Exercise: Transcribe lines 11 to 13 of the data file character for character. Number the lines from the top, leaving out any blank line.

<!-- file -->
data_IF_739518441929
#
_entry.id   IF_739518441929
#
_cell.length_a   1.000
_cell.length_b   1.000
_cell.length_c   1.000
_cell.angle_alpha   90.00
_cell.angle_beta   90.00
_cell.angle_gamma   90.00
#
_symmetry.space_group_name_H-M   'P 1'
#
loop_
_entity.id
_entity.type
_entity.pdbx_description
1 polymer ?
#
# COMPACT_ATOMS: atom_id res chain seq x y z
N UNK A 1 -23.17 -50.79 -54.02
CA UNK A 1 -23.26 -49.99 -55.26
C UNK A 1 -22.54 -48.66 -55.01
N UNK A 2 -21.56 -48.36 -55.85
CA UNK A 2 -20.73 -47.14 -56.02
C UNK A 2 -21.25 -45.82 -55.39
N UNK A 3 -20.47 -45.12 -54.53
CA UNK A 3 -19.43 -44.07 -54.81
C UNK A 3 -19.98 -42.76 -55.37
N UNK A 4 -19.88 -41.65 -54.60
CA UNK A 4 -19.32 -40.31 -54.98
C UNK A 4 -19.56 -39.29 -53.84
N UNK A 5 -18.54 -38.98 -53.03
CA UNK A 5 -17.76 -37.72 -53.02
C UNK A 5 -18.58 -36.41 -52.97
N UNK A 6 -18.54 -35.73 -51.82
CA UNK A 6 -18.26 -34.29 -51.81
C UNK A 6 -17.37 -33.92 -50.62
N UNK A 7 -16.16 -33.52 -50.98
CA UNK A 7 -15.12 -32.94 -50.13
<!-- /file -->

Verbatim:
#
_symmetry.space_group_name_H-M   'P 1'
#